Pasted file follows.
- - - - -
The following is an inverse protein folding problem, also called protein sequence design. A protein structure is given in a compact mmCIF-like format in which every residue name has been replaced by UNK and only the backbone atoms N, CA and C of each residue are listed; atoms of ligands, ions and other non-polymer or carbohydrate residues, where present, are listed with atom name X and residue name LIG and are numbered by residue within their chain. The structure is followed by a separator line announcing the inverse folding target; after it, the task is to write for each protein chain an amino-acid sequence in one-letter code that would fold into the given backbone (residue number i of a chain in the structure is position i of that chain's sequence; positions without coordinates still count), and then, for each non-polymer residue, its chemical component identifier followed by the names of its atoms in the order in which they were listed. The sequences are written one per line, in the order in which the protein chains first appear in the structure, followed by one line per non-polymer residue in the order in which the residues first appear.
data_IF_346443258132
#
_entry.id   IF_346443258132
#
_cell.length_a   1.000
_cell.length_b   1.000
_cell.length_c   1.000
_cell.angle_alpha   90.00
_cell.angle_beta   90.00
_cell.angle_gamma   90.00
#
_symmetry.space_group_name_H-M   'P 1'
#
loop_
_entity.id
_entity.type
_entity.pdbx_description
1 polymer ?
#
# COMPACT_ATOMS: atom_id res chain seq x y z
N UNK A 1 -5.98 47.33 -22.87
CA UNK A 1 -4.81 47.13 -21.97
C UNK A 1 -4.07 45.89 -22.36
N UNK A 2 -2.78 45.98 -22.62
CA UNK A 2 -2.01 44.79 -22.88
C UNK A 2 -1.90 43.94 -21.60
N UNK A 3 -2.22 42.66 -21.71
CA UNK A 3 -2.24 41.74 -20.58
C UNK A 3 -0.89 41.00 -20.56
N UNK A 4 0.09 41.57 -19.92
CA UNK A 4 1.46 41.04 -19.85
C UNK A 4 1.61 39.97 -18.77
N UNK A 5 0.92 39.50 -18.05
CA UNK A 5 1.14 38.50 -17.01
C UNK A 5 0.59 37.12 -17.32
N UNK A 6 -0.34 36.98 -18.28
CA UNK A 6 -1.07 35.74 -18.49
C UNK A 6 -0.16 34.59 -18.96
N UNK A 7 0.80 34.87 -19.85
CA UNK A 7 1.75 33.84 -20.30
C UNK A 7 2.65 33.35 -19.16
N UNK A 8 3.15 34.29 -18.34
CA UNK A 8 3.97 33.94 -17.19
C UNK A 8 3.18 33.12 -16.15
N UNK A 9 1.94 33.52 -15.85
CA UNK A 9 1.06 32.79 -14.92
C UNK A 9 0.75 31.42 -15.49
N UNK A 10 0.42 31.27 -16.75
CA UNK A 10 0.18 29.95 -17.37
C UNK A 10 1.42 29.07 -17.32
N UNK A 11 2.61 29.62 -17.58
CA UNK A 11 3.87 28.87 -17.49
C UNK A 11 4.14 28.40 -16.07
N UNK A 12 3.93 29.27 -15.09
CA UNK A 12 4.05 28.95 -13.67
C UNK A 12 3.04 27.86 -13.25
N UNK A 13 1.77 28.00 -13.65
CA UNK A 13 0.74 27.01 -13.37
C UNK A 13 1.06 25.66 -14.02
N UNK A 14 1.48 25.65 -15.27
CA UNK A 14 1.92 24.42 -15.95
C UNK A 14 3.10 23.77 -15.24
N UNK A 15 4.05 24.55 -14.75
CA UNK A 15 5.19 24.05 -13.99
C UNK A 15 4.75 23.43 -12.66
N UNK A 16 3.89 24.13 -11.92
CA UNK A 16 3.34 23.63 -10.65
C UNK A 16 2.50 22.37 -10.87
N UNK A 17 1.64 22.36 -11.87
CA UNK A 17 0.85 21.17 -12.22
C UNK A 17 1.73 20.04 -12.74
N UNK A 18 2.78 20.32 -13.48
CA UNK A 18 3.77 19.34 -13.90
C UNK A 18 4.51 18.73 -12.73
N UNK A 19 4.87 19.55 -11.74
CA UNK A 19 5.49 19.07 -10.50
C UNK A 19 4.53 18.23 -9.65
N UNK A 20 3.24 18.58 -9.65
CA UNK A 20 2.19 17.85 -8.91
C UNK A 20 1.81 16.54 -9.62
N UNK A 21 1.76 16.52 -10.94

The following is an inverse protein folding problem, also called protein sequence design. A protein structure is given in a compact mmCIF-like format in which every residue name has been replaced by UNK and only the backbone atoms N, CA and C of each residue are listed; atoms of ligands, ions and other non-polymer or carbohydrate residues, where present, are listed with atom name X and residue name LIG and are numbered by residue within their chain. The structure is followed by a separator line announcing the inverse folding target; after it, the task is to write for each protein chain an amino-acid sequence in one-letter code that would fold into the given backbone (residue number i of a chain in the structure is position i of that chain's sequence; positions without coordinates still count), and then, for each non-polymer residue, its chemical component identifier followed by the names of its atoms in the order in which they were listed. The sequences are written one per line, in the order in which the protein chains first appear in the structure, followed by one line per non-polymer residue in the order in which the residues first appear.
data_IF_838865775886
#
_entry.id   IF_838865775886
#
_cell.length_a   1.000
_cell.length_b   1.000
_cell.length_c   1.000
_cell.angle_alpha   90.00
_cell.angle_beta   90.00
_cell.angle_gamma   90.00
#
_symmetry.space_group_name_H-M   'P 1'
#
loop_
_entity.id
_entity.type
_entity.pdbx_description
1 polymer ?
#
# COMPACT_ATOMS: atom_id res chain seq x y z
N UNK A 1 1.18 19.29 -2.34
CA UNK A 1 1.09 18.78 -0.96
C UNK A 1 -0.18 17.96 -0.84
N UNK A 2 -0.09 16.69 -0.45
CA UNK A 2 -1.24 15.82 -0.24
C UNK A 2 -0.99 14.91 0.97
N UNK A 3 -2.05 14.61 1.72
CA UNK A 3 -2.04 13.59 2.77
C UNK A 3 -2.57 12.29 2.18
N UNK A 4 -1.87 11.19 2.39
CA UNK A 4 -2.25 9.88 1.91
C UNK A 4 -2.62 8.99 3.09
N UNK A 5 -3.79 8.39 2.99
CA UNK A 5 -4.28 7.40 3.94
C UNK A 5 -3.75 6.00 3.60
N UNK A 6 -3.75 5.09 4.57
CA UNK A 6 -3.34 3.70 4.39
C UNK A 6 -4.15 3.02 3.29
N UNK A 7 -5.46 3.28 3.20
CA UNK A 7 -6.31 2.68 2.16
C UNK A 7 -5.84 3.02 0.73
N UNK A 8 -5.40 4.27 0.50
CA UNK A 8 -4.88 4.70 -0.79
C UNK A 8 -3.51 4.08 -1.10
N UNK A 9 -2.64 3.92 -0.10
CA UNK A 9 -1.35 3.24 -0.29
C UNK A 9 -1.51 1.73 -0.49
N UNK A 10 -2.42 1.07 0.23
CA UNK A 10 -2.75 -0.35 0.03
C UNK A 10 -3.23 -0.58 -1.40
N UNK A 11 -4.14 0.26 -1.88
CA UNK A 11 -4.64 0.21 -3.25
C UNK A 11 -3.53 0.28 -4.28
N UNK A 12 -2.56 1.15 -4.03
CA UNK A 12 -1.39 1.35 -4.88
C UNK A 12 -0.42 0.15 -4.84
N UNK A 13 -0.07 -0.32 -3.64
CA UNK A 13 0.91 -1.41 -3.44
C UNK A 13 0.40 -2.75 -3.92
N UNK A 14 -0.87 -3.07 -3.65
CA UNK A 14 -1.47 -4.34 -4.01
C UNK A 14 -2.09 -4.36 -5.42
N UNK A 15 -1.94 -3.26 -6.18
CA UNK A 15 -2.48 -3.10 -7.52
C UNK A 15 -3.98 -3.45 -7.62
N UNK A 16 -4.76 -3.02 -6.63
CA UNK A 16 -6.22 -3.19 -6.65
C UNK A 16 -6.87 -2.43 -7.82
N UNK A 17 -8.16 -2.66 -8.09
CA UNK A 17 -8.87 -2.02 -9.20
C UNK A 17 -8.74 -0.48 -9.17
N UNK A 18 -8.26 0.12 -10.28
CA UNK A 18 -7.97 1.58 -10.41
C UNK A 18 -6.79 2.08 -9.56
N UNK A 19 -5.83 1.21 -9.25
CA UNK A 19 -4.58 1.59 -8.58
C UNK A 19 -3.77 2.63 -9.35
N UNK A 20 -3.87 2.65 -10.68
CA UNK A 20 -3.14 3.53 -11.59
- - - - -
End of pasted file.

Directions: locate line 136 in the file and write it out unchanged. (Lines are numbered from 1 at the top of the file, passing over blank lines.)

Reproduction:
C UNK A 11 -3.53 0.28 -4.28